(Well, I wrote this for another website, but as they haven’t put it up yet I might as well post it here…)
Edit: You can now find said article here. Yay!
You know the kind of stereotypes thrown around by those who blindly hate ‘indie’ music? “The singer can’t sing! They’re not proper musicians!” they cry, before mumbling something about Pink Floyd or Led Zeppelin or whoever. Well congratulations, haters, Nodzzz are the perfect band for you to point to in disgust – or at least, they would be if they had a higher profile.
But you know what? Screw the haters. Sure, Nodzzz’s lead singer Anthony Atlas isn’t the most tuneful, and the music on their self-titled album largely consists of sub-two minute blasts of jangly guitar fuzz. But for the 10 tracks that it comprises, it still manages to be pretty fun – you can almost imagine the three of them just jamming out these songs on a warm summer’s day with a few beers. There’s something decidedly youthful about the whole package, and it’s not just the rough and ready musicianship. The biggest recurring theme on the album seems to be growing up – from the anticipation and excitement on ‘I Can’t Wait’ (“I can’t wait for the future/bars and cars”), to cynicism and resignation on ‘Simple Song’ (“Hope you give up on that simple song/forget the words/be a mom”).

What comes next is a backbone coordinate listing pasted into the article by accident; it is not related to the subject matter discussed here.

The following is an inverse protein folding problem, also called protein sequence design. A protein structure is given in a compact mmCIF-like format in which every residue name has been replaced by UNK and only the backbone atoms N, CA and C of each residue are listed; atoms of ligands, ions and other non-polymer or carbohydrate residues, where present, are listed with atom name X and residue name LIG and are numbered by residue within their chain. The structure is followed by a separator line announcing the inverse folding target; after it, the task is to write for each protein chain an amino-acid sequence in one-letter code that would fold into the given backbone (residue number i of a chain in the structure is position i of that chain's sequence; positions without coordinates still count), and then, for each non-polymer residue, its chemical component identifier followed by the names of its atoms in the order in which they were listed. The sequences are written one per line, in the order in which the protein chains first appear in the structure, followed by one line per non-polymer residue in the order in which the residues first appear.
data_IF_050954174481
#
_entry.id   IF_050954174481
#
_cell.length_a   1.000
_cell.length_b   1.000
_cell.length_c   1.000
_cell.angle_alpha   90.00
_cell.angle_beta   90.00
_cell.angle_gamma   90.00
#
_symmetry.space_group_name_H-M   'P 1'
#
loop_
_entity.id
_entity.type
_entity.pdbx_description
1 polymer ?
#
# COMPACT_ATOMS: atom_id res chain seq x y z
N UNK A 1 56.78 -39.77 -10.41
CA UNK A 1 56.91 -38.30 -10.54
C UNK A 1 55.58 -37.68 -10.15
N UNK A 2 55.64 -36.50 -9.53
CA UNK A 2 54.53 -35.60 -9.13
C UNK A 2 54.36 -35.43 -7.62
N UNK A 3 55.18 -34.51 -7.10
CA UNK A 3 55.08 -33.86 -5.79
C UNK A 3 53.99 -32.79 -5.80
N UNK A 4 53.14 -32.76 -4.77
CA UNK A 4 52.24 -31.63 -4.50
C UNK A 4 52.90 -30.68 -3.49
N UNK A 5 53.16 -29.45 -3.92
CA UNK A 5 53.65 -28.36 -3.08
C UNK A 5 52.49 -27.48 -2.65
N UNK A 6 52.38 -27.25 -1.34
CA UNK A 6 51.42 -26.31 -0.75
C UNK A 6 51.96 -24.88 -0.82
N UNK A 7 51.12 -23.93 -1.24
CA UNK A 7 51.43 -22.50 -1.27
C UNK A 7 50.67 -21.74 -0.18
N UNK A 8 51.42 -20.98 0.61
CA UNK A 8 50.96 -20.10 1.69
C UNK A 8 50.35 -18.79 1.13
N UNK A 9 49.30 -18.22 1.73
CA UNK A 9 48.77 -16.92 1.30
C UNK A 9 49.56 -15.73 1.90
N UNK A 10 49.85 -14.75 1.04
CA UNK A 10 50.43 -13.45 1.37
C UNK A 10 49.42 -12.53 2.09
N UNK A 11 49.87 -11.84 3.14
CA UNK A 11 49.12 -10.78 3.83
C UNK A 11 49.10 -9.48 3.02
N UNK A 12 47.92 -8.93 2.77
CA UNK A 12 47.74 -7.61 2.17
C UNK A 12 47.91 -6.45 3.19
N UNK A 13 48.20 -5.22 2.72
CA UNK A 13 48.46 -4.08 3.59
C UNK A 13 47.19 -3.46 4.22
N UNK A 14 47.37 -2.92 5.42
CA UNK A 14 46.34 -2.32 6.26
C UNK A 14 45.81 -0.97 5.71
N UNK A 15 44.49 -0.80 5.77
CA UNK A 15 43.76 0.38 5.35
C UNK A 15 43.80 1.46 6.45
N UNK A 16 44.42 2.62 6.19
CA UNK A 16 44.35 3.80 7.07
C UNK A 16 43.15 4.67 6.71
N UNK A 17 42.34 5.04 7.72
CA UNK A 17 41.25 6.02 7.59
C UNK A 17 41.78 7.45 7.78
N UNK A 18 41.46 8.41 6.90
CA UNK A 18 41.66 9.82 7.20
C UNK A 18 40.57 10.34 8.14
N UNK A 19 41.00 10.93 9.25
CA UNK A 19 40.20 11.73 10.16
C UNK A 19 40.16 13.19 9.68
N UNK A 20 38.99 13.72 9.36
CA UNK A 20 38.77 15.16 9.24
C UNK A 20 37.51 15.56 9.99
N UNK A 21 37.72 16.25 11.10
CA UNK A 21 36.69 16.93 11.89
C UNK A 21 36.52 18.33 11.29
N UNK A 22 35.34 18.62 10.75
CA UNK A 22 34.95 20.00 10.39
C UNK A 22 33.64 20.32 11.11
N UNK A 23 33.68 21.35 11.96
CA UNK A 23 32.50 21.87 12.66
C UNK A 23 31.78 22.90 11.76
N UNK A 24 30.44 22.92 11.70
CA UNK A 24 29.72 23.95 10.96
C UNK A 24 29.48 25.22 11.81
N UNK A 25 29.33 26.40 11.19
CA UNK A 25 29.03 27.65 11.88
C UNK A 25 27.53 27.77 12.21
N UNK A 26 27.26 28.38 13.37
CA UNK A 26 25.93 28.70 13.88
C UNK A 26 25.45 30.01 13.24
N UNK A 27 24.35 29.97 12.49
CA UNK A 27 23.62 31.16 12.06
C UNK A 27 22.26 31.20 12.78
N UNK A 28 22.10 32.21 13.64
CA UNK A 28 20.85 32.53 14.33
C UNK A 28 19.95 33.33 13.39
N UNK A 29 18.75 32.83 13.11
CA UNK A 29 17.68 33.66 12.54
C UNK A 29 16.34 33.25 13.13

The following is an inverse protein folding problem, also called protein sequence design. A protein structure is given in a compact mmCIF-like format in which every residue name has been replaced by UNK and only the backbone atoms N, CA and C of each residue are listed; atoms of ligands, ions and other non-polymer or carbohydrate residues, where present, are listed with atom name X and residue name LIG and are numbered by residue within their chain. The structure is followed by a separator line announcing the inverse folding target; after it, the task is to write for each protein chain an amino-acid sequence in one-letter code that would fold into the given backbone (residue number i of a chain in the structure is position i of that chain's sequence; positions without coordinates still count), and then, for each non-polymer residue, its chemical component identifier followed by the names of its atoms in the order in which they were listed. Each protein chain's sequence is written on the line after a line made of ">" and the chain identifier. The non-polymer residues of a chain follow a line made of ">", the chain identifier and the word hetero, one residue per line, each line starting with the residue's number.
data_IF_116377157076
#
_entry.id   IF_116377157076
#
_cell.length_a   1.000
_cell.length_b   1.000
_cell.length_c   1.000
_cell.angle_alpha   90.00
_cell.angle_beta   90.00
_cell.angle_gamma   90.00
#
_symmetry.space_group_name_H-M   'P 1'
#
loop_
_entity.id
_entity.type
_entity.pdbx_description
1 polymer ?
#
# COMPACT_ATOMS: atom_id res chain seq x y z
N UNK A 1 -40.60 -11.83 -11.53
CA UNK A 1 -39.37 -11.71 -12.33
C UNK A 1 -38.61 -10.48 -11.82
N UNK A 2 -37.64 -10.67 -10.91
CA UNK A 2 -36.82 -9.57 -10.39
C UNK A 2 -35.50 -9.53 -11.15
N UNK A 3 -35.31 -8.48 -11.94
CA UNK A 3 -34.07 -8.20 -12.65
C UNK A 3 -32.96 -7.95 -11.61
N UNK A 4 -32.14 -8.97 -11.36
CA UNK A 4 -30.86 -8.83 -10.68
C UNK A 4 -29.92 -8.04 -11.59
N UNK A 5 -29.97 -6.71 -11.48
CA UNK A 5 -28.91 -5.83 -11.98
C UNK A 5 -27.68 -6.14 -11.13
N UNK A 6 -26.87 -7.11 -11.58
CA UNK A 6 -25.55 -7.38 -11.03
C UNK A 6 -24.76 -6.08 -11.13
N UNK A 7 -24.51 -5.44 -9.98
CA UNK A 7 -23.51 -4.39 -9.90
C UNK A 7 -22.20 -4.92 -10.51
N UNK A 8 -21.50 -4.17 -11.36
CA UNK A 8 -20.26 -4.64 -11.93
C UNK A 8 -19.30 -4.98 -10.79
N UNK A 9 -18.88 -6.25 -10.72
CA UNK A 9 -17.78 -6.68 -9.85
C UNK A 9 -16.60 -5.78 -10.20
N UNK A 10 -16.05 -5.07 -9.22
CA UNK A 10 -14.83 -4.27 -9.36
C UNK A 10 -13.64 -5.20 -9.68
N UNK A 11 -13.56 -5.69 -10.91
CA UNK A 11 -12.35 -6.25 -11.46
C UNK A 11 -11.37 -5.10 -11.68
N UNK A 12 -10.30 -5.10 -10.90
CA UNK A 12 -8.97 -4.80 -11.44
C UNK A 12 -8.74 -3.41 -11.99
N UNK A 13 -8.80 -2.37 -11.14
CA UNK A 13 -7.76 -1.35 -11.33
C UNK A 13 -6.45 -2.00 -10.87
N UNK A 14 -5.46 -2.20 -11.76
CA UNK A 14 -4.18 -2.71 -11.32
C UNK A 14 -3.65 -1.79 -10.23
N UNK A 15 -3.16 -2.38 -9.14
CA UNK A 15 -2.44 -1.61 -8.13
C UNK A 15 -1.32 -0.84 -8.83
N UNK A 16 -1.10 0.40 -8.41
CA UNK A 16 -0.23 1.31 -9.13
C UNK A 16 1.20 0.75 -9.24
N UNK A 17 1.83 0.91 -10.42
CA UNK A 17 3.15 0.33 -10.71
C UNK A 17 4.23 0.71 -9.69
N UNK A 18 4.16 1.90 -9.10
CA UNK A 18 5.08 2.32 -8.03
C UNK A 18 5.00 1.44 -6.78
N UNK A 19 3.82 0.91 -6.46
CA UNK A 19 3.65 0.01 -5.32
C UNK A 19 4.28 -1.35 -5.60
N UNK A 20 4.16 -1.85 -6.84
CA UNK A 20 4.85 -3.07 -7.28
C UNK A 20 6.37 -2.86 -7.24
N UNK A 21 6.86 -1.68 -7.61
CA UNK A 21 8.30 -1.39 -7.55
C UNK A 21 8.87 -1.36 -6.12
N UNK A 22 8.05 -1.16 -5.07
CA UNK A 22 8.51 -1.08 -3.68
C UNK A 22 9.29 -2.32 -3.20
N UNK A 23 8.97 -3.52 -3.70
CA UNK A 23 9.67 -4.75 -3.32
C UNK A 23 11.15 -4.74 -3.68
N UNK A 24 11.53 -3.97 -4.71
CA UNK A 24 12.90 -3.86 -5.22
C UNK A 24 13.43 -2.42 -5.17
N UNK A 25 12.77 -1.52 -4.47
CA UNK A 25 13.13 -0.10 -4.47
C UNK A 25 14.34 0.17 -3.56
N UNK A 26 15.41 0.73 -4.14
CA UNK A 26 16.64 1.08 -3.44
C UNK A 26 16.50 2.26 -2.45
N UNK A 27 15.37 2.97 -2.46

Elsewhere, ‘Is She There’ almost sounds like a lo-fi version of an early Beatles song with it’s upbeat feel and simple, repeated refrain, while ‘In The City’ (positively epic by Nodzzz’s standards at over 2 minutes) sees Atlas deadpanning “If you’ve got no talent/then beat it buddy/or stand there looking cool” – a wry nod to the band’s lackadaisical sound, or the resigned sigh of someone who’s heard those words one too many times? If the latter is true, it would be an overly harsh assessment, as Nodzzz have a subtle talent for wry, witty observations – for example, on ‘I Was My Parents Vision’, Atlas sings “I am a memorial to my Dad’s mojo,” which can’t help but bring to mind that awkward feeling you got when you first realised exactly how you came to be in this world. Another talent they have is a knack for simple but effective melodic guitar lines, which shine through despite the raw, fuzzy recording. It’s pointless to try and pick out one prime example as every track nails it to a tee – sure, it’s not virtuoso stuff, but who cares when it puts a smile on your face?
Overall, Nodzzz just sound like they don’t want to grow up – and as such, your appreciation of their sound will probably be directly proportional to how much you can relate to that sentiment – you’ll either find it to be fuzzy feel-good indie pop, or merely amateurish nonsense. Either way, with the album barely clocking in at 16 minutes, you can hardly accuse them of outstaying their welcome.
(Find Nodzzz on Myspace right here.)